"I had a mechanical for a couple of sectors and it took me some time to regain contact with the bunch first of all, and then to try and move back up [to the front] of the bunch. It cost me a lot of energy and I was a bit on the limit in last 20-30kms. But I knew the finale was a bit more flat so I could recover a bit. Toms picked me up in the back of the bunch with five kilometers to go and kept me really well in the front to the last corner.

"I let Demare pass in the last corner to try and come from his wheel and I didn’t have enough energy to go over him. I am a bit disappointed to not grab the victory but on the other hand I am happy with the second spot here at the end of the season.

"I knew the from is good but it’s not easy to beat Demare. He’s one of the best sprinters in the world, I think. I tried, I was in a good position, but in the end I just didn’t have enough power left in the legs.

"Japan Cup is next and maybe that’s not the race that suits me the best, but the form is good and the morale is still good, and we have some good climbers there.  I will give my best for the team in the last race of the season. Then after I take some time to recover and regain energy to look towards the next season.”

It was not the last race for Trek-Segafredo. Make sure to join us for one more week of races in Italy and Japan before we close the book on a successful season.

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Here's the report from third-place Sam Bennett's Team Bora-hansgrohe:

The last race of the season for BORA - hansgrohe was today’s autumn classic Paris-Tours in France. 213.5 km between Chartres in the southwest of the French capital and Tours were on the program on the season’s final day of racing. With a total of 10 gravel sections and 8 punchy ramps, the main difficulties of the day came within the last 70km.

Racing in the vineyards.

An early breakaway of five riders was able to gain more than six minutes throughout the race. 60km from the finish, right at the first gravel section, Sam Bennett and K. Heiduk broke away from the peloton and started chasing the leading group. While Bennett, after an extremely strong performance, was brought back by the peloton ten kilometers from the finish, the breakaway’s remaining riders were caught in the final kilometre. Ultimately it all came down to a bunch sprint from a significantly reduced peloton where Sam Bennett was able to take 3rd and wrap up the season with a podium place. Arnaud Démare claimed the victory today.

“I saw the opportunity to ride the gravel sections without too much fighting and I was lucky to have a strong group with me. We rode a good steady pace without many accelerations. We had a good recon yesterday which was crucial for today. In the end I’m super happy to finish the season on a high and on the podium.“ - Sam Bennett

“We didn't want to rely on a bunch sprint today, so we tried to get up front with Sam Bennett right from the first gravel sector. He put in a really strong race in the chase group, while his teammates in the peloton paid close attention and were able to follow every attack. Of course, a win would have been possible and nice, but we are more than happy with a podium at the end of the season.” - Jean-Pierre Heynderickx, Sports Director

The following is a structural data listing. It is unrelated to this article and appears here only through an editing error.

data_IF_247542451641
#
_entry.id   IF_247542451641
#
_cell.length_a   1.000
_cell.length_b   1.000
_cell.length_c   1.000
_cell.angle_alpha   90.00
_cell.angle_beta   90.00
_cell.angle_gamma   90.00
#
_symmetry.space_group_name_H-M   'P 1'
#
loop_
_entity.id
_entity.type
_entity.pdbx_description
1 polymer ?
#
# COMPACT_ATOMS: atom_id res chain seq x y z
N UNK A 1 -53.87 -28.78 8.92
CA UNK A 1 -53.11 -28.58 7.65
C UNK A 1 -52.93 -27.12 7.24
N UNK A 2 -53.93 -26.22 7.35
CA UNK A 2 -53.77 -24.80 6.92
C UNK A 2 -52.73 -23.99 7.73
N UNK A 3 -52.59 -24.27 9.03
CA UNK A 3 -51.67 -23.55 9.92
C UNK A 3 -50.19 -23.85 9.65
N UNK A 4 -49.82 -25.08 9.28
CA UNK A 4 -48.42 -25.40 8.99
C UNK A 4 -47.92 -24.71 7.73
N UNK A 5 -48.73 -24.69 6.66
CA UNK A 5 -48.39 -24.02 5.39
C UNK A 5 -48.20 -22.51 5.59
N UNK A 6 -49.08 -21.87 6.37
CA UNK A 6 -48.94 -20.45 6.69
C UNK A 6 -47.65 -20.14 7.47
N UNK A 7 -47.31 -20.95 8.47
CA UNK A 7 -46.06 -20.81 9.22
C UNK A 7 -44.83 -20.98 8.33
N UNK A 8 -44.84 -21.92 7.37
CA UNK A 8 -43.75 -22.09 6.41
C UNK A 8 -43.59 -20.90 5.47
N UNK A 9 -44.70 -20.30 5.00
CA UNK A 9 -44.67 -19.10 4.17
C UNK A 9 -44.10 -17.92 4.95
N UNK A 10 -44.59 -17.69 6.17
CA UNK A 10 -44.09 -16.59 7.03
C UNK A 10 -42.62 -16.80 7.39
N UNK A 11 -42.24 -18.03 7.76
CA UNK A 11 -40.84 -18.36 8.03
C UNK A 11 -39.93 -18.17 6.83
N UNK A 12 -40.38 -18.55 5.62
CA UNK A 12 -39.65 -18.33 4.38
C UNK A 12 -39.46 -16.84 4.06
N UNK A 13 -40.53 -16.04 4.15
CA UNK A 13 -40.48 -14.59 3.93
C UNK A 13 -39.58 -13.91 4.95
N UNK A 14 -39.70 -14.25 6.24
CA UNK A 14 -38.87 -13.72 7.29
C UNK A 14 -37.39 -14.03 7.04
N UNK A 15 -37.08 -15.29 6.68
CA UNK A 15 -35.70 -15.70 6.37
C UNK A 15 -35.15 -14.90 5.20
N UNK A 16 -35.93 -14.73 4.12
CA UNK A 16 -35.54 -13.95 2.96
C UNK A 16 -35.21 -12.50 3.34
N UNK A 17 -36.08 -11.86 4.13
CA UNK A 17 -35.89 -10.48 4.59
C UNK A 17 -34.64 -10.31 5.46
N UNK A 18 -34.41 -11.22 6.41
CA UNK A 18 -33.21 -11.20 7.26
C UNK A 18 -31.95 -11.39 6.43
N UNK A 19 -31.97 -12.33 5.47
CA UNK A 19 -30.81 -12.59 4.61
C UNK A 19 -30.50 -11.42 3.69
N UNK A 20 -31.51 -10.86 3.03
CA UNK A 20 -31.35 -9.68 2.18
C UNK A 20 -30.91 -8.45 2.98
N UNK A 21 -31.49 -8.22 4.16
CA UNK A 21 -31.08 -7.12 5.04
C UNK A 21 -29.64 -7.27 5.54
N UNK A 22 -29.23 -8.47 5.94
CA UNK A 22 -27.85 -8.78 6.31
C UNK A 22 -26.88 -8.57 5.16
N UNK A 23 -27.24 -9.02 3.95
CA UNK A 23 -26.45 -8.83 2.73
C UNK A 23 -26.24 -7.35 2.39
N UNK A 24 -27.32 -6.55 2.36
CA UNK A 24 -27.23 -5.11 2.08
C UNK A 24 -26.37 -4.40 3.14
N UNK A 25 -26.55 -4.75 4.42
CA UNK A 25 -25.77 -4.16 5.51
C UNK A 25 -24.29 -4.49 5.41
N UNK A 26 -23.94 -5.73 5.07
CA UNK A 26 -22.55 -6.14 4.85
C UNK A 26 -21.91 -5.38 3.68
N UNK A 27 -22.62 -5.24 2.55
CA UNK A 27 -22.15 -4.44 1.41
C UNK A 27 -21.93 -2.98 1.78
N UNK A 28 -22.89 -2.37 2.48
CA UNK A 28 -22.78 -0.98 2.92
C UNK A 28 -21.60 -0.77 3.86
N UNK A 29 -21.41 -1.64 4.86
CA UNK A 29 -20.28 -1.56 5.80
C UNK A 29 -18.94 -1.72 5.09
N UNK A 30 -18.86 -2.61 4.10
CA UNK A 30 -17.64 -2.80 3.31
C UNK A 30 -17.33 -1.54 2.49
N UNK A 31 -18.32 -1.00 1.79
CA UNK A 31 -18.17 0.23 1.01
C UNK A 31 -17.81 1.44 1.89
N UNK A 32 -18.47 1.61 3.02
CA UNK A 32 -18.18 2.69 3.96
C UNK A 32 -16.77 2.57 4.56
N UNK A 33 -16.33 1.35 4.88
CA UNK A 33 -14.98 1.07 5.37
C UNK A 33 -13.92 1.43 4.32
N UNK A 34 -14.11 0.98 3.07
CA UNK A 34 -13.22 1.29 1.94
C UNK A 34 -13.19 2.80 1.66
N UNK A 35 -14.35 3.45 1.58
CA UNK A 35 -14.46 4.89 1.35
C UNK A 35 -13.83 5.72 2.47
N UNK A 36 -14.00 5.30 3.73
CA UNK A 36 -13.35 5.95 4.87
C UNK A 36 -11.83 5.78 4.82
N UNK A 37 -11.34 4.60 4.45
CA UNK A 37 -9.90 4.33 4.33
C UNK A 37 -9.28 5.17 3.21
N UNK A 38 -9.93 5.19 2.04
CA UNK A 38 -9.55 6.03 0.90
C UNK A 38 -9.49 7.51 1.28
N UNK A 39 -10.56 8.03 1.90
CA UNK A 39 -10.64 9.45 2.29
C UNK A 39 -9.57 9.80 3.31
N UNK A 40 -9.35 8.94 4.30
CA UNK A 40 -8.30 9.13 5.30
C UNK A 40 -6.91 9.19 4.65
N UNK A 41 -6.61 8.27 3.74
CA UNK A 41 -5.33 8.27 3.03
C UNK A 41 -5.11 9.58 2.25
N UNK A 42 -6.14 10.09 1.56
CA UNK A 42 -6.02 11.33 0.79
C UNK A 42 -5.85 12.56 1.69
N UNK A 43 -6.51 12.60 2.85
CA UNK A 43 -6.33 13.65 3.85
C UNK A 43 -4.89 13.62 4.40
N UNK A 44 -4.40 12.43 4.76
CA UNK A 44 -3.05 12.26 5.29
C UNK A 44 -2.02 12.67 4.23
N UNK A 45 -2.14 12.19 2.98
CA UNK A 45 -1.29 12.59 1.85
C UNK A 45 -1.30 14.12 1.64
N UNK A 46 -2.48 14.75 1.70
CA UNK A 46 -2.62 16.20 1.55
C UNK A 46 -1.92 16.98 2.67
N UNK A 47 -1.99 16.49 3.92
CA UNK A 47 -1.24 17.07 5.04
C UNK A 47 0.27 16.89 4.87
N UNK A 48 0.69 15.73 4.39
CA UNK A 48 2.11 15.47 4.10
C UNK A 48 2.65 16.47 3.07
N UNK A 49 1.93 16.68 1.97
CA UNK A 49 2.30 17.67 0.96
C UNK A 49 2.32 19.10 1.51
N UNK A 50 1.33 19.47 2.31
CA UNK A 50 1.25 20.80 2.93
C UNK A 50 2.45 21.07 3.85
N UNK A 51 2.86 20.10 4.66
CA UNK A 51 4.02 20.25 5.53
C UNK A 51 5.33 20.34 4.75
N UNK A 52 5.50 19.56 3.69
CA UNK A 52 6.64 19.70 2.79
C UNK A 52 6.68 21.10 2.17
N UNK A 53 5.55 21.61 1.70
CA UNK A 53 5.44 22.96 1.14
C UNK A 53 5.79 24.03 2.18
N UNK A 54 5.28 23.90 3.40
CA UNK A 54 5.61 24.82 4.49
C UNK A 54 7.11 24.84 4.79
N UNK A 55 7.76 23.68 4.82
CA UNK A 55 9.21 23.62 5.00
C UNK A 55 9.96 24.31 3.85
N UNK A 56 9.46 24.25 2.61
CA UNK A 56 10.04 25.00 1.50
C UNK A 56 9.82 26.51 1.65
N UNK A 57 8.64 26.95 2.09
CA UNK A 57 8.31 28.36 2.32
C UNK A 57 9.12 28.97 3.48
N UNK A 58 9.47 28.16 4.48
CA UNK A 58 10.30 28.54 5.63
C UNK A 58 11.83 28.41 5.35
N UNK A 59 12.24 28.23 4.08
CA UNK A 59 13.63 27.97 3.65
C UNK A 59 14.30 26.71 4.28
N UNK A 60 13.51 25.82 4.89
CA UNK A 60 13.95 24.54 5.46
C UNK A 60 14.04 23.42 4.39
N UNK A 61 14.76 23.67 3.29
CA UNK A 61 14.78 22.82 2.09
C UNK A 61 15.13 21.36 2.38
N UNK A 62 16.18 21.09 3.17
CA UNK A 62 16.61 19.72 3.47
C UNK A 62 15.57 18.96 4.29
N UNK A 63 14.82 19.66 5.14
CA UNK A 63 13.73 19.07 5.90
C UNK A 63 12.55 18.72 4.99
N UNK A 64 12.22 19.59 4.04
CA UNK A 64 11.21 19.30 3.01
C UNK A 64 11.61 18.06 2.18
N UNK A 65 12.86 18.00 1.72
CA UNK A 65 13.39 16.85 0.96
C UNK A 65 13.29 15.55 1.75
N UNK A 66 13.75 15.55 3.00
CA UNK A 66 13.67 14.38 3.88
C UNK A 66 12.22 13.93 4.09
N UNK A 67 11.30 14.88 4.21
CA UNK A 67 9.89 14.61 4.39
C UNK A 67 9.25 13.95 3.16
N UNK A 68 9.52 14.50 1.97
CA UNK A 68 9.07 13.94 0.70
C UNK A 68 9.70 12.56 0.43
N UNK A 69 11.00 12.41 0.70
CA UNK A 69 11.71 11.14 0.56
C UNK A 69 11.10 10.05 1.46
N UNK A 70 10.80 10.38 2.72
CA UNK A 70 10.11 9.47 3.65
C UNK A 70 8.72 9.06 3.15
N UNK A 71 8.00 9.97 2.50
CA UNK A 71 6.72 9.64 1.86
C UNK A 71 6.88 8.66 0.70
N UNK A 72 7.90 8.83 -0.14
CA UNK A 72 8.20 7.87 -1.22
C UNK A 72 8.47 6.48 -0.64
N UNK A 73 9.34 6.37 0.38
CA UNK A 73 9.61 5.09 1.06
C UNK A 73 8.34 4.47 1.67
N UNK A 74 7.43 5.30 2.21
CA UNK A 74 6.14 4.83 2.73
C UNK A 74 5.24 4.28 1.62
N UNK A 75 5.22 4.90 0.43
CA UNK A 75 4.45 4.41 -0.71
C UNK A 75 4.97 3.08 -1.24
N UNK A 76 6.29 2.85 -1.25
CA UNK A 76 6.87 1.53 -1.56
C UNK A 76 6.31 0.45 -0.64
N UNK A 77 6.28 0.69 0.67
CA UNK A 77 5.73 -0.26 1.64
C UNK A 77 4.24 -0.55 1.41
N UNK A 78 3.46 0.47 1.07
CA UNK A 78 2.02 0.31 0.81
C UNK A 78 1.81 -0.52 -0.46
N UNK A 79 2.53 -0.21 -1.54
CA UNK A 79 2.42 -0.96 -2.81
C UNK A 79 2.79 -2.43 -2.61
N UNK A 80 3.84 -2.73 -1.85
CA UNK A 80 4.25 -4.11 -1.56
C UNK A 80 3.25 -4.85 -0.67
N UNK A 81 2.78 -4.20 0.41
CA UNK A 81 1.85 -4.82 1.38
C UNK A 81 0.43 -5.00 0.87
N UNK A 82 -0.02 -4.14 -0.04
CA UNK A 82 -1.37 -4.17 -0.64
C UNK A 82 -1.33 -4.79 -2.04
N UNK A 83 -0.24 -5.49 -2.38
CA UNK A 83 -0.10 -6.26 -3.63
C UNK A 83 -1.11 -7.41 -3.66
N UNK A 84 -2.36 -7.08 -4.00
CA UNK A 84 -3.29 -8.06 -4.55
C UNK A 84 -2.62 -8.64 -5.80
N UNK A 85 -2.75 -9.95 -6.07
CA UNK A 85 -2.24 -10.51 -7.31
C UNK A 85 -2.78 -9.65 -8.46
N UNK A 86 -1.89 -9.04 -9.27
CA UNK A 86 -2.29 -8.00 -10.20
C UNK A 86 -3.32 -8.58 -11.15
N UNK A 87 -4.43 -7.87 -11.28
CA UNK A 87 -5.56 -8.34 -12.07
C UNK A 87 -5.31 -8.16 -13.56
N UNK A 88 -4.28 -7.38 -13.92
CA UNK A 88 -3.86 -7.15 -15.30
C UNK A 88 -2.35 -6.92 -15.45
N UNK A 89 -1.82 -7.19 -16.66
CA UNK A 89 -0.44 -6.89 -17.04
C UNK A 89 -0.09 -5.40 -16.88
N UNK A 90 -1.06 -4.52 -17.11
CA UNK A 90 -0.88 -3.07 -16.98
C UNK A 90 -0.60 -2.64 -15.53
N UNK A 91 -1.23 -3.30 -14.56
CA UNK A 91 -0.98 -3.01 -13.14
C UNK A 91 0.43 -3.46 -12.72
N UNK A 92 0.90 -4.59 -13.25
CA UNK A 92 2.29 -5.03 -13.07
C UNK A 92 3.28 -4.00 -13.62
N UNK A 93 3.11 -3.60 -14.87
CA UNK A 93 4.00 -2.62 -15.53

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Team BikeExchange-Jayco reports on Memorial Rik Van Steenbergen

Here’s the team’s report:

Dutch sprinter Dylan Groenewegen blasted to third place today at the Memorial Rik Van Steenbergen in Belgium, after a hard 175km race. The result highlights the 29-year-old’s late season consistency with the result today making it his fifth podium finish in the last month.

After a breakaway of seven riders animated most of the day, Team BikeExchange-Jayco took responsibility, contributing to the chase to keep the gap at a controllable distance along with other teams and worked to bring the race back together for a bunch sprint.

Taking over the workload in the final, lead-out man Luka Mezgec helped to position Groenewegen for the fast and furious sprint and the Tour de France stage winner surfed the wheels with his classy style. In the end, Groenewegen had to settle for third place, concluding his impressive and successful 2022 season.

Tristan Hoffmann – Sport Director:
“Today was a hard race, from the start seven guys went in front to make the breakaway and we helped to control the race with two other teams. We had Luke Durbridge riding at the front for us, then in the final, Jack Bauer took over and the other guys put Dylan in a good position. Unfortunately, two riders were a little bit faster in the sprint, so it was third for Dylan. In the end, it was a good day of racing, and it was the final race of the season for most of the riders here so nice to end with a podium finish.”

2022 Memorial Rik Van Steenbergen results:
1. Tim Merlier (Alpecin-Deceuninck) 3hr 42min 6sec
2. Mark Cavendish (Quick-Step Alpha Vinyl) s.t.
3. Dylan Groenewegen (Team BikeExchange-Jayco) s.t.